|Publication number||US5152878 A|
|Application number||US 07/806,993|
|Publication date||Oct 6, 1992|
|Filing date||Dec 31, 1991|
|Priority date||Dec 31, 1991|
|Publication number||07806993, 806993, US 5152878 A, US 5152878A, US-A-5152878, US5152878 A, US5152878A|
|Inventors||Madhav Datta, Karl U. Rocheleau|
|Original Assignee||International Business Machines Corporation|
|Export Citation||BiBTeX, EndNote, RefMan|
|Non-Patent Citations (2), Referenced by (29), Classifications (8), Legal Events (5)|
|External Links: USPTO, USPTO Assignment, Espacenet|
1. Field of Invention
The present invention relates, in general, to a method for cleaning metal masks used in fabricating integrated circuits. More particularly, the present invention relates to a method for electrochemical cleaning, of the metal residue which forms on molybdenum masks during processing of integrated circuits, using a phosphoric acid-based solution.
2. Description of Related Art
Often, metal masks are used repeatedly and cyclically in integrated circuit processing. Consequent metallic residue (build-up or stack) is one source of problematic mask defects. After a given cycle of processing is completed, therefore, the mask is separated from the wafer substrate and chemically cleaned to remove the metallurgical stack. Such cleaning leaves behind a layer of metallic residue which stains the mask. Those stains influence the via size of the mask; thus, they limit the number of times (cycles) the mask can be used. Moreover, the polyimide layer of the substrate (which acts as an intermetal dielectric) has been found to contain particles of metal embedded in its surface after processing with stained masks.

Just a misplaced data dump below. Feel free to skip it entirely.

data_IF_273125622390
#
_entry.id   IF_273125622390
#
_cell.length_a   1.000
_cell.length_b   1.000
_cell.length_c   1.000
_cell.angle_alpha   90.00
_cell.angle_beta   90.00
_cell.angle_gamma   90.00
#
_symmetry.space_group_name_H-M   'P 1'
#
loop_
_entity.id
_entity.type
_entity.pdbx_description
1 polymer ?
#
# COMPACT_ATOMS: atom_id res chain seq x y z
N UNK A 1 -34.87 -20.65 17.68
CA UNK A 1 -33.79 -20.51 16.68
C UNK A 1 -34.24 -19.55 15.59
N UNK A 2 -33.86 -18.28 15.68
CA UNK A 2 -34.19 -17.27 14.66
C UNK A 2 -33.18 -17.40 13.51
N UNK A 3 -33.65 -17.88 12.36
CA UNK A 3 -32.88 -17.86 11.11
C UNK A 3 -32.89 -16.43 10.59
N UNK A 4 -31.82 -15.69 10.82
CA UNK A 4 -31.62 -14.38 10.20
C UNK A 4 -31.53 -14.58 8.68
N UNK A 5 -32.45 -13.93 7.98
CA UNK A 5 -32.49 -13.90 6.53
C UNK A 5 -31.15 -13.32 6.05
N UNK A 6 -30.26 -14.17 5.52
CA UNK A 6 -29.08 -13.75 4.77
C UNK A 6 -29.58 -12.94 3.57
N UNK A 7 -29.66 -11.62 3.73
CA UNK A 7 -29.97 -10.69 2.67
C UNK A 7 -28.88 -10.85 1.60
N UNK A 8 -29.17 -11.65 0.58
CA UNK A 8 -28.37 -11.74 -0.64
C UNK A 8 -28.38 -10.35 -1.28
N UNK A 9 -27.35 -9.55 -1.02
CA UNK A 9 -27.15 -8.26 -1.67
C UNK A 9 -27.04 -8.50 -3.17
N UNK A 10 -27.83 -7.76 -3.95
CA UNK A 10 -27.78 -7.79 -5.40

In fabricating controlled collapsible chip connection ("C4") technology, molybdenum masks are generally used. Such masks present an additional problem for the typical chemical cleaning process given masks: the process must remove the metal residue without attacking the base molybdenum. It has been found that conventional chemical cleaning processes are unable to address that problem satisfactorily.
With the above discussion in mind, it is one object of the present invention to provide an improved process for removing metal residue from molybdenum masks without chemically attacking the molybdenum. A second object is to assure that the process is adaptable to manufacturing needs. A related object is to provide a process which is fast, on the order of one or two minutes. Also of advantage, and a further object, is a process which increases the number of cycles for which a given mask can be used without requiring further cleaning.